CUNY Received $425,000 City Council Grant for Diversity, Equity and Inclusion Efforts

City University of New York was awarded a $425,000 grant from New York City Council Speaker Corey Johnson
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The City University of New York was awarded a $425,000 grant from New York City Council Speaker Corey Johnson for its ongoing efforts to transform its campuses into spaces that serve as national models of equity and inclusion.

The new funding will allow the CUNY Diversity, Equity and Inclusion (DEI) Incubator, run by the Center for Ethnic, Racial and Religious Understanding (CERRU) at Queens College, to double the number of CUNY campuses it works with by early 2021, ultimately expanding the work University-wide.

Created in 2019 with a $500,000 grant from the New York City Council, the DEI Incubator develops programmatic training for CUNY staff and faculty to build skills in the areas of bias recognition and mediation as well as cross-cultural communication skills, while promoting dialogue between diverse groups on individual campuses.

“CUNY is extremely proud of its history as an inclusive and diverse space, one befitting the nation’s largest urban public university located in one of the most diverse cities in the world,” said CUNY Chancellor Félix V. Matos Rodríguez. “But we continue to strive for greater levels of diversity and equity across our 25 campuses. We thank City Council Speaker Corey Johnson for his generous support, which will enable the Center for Ethnic, Racial and Religious Understanding to continue its important and move into the second phase of development.”

“CUNY has one of the most diverse student bodies and faculty in the world and the Council is proud to fund the expansion of this incubator, which works to address racial bias and promote equity,” said New York City Council Speaker Corey Johnson. “This work is needed now more than ever and I applaud CUNY for being on the forefront of working to end discrimination in all forms.”

Nationally recognized as an engine of transformative social mobility, CUNY continuously seeks to reduce persistent and less obvious forms of discrimination its students face, in order to support their academic success, help them with degree-completion and achieve stated career goals.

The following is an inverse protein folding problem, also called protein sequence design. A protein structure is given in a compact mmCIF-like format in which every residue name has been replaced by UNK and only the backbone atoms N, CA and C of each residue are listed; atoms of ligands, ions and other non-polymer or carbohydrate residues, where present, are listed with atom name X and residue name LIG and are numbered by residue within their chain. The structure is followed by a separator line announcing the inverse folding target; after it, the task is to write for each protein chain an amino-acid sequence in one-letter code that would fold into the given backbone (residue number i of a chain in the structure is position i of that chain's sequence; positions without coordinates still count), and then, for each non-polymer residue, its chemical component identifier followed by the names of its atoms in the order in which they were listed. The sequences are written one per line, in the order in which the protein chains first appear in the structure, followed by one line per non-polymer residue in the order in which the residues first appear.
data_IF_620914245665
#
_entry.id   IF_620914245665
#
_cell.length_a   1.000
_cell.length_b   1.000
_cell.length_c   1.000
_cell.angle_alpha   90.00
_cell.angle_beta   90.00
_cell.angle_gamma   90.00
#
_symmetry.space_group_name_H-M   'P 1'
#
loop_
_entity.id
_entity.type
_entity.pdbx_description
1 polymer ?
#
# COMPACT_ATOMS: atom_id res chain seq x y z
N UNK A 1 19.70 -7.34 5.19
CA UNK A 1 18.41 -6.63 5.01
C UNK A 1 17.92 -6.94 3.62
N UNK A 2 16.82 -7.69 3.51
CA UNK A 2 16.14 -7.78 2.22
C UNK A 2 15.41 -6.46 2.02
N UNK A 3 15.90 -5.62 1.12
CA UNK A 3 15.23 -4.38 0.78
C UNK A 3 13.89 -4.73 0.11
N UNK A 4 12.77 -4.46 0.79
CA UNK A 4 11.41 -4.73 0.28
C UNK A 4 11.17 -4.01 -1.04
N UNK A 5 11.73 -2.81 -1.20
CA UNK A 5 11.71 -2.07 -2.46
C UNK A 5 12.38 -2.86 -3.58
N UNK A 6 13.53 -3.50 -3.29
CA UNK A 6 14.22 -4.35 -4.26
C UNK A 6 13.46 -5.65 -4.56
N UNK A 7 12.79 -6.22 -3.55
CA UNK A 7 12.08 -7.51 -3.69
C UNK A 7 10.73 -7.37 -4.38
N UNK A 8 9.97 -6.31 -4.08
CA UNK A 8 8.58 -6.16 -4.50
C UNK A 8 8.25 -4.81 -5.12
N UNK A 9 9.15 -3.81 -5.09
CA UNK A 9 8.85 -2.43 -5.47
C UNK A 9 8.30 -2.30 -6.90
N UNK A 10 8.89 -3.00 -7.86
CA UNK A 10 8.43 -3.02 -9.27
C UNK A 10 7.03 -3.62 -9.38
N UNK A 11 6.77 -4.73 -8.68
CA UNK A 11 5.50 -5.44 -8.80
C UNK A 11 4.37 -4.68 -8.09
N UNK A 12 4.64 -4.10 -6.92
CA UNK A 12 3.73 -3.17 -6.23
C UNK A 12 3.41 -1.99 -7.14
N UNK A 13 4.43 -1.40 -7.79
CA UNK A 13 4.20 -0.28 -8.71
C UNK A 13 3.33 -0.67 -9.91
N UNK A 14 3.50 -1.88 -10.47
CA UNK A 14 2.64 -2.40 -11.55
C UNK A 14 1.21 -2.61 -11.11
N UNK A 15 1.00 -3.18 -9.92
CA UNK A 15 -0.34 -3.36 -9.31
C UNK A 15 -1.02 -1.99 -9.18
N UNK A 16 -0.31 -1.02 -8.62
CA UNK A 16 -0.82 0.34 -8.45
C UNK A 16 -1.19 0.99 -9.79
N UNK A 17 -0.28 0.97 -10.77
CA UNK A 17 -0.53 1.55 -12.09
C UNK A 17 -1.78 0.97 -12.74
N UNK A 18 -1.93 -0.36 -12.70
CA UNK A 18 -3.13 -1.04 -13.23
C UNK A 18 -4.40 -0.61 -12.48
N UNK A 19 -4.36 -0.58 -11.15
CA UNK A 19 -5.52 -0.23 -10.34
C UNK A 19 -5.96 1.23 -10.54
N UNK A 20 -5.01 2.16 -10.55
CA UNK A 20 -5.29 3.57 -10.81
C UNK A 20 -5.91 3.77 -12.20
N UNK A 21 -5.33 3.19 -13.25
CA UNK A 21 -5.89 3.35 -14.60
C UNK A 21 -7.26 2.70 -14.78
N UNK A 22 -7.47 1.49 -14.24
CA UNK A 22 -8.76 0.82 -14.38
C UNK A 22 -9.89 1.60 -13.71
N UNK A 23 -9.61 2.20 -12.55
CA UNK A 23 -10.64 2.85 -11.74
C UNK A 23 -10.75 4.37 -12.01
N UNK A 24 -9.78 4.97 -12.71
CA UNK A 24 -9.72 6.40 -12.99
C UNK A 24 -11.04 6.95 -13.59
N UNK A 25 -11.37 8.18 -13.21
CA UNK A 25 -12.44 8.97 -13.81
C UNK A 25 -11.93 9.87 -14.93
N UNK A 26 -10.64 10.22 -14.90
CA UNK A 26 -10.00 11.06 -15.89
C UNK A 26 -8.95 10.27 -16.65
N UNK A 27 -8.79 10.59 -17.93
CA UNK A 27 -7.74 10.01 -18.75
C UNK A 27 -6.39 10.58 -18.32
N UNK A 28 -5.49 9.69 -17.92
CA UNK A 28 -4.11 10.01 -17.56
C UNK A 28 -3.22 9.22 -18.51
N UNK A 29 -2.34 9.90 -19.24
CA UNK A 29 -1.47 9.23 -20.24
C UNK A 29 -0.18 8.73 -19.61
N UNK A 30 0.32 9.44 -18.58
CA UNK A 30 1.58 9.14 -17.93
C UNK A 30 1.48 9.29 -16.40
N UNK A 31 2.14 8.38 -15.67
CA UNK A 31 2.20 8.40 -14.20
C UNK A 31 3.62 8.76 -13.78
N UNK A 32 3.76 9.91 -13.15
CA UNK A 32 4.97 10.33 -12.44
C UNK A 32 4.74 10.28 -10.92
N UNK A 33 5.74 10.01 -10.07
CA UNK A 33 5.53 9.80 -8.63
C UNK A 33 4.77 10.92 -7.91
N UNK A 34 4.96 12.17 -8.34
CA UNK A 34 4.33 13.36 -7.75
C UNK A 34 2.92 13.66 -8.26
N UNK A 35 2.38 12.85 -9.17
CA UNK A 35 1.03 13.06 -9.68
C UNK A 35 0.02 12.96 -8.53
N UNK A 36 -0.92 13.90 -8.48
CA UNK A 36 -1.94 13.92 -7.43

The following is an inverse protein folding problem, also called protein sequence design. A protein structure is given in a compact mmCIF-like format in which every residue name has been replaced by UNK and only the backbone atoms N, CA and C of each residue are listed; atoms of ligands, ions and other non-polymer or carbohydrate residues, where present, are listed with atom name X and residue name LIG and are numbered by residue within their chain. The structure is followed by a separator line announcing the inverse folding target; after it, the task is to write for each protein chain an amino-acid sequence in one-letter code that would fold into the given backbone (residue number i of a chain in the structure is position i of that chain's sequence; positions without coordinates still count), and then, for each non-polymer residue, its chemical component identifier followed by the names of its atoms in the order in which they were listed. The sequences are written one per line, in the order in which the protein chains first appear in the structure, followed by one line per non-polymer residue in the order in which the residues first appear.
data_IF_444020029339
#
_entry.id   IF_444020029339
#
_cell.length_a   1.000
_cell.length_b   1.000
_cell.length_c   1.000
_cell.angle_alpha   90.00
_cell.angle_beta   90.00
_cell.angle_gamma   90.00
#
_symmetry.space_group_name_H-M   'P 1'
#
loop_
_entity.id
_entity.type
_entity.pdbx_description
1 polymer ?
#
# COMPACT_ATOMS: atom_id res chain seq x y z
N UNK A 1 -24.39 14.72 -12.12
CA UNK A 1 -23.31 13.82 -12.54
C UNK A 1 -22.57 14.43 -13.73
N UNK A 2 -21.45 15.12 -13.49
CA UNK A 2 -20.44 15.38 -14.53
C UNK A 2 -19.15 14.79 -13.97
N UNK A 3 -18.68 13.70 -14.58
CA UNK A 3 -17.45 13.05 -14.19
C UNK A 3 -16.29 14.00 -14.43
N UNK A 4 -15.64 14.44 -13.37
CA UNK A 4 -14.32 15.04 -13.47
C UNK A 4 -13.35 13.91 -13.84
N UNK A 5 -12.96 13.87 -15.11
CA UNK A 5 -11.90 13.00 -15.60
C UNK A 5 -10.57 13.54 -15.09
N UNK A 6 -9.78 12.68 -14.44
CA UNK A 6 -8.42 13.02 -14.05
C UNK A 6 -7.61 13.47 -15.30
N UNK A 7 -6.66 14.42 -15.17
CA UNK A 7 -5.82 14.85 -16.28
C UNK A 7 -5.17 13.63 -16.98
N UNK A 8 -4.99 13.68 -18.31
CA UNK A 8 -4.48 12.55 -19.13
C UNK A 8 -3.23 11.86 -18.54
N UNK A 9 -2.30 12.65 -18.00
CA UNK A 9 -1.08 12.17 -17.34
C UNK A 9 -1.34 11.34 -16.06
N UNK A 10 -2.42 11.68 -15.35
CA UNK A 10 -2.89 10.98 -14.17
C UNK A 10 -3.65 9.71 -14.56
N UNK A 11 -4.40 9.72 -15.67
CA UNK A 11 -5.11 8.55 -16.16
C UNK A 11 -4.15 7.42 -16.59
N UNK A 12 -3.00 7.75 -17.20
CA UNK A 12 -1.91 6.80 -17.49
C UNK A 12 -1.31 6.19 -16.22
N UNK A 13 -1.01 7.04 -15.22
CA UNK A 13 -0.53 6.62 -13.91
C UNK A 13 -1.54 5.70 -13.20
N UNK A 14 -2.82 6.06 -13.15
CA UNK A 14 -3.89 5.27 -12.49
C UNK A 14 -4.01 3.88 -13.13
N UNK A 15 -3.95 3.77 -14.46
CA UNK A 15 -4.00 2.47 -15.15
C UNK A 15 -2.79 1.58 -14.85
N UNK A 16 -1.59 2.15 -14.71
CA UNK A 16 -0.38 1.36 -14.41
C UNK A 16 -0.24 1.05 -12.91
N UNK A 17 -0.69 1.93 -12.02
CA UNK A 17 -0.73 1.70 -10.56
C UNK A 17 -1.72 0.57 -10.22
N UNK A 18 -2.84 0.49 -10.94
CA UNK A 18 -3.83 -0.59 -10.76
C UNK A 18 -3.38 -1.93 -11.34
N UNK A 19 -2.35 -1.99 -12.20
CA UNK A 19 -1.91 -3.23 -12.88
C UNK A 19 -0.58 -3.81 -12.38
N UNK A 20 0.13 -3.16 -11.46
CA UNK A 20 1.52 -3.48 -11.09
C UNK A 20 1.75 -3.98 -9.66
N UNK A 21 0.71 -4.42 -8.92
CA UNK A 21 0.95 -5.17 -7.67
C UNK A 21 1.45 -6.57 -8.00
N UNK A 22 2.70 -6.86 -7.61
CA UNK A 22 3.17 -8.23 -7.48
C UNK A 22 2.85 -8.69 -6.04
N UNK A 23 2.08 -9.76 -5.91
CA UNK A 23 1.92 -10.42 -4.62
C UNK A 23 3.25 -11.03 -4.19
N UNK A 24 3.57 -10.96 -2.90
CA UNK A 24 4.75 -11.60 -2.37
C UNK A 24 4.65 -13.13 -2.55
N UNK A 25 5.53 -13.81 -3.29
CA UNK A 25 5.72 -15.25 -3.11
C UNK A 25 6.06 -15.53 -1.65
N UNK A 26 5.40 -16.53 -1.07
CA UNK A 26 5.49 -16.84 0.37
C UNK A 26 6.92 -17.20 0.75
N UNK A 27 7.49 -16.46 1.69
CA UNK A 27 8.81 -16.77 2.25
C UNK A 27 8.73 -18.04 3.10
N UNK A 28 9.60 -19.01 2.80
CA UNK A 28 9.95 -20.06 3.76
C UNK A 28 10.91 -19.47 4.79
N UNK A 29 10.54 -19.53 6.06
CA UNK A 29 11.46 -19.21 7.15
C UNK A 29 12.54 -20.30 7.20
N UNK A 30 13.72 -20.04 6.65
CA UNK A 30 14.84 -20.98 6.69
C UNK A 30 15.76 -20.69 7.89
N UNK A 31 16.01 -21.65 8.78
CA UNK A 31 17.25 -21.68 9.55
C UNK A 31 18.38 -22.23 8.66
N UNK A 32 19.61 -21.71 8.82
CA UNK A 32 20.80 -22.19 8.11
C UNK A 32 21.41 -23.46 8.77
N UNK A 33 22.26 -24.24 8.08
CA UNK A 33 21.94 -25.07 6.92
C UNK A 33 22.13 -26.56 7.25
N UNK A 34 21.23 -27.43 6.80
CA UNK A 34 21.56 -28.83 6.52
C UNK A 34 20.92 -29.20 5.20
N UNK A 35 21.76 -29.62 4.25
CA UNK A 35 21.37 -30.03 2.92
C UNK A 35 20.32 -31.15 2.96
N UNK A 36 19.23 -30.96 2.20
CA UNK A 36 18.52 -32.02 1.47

Despite the unprecedented challenges posed by the COVID-19 pandemic this past spring, CUNY staff went about its work assessing issues and needs across the University through one-on-one interviews, focus groups and dialogues. By mid-February, DEI Incubator staff had travelled to 12 campuses, and the first cohort of four community and senior colleges — Queens College, Queensborough Community College, Baruch College and York College — were duly selected.

In March, after CUNY shifted to a remote learning model, in-person training workshops were postponed until July and held virtually throughout the summer and fall. Now, while the DEI Incubator and its college partners deepen their work on those four campuses, it will simultaneously finalize plans for the next cohort of colleges, doubling the number of CUNY campuses it engages with in its work.

Founded in 2009, CERRU is an equity education center that works in both academic and community settings, providing impact-based, nonviolent communication tools for individuals and groups, and helping them to bridge social differences. Since last year, the DEI Incubator’s work has been co-led by Sophia McGee, the director of CERRU, and Aysa Gray, the center’s associate director.

“We continue to face the ongoing challenges of the pandemic and fight against systemic racism and anti-Blackness, but we remain resilient,” said Gray. “Now, more than ever, we must dig deep within ourselves to accomplish the difficult and extensive work to ‘not just talk about it, but be about it.’ We are heartened by the energy of the people of New York to demand, create, and foster change, and look forward to continuing the work ahead in CUNY.”

The University has committed itself to driving change across its 25 campuses by expanding a range of initiatives in order to advance social and racial justice. In August, the Andrew W. Mellon Foundation awarded $3 million to CUNY over three years to reimagine and further develop its programs in Black, race and ethnic studies, a key aspect of the University’s commitment to serve the vast multiplicity of cultures represented by CUNY students and New York City as a whole.

Ultimately, by leveraging its excellent faculty, programs, centers, and institutes in these areas, CUNY seeks to expand academic offerings in Black, race and ethnic studies across the University, supporting future hiring in these disciplines and creating opportunities for increased faculty research.

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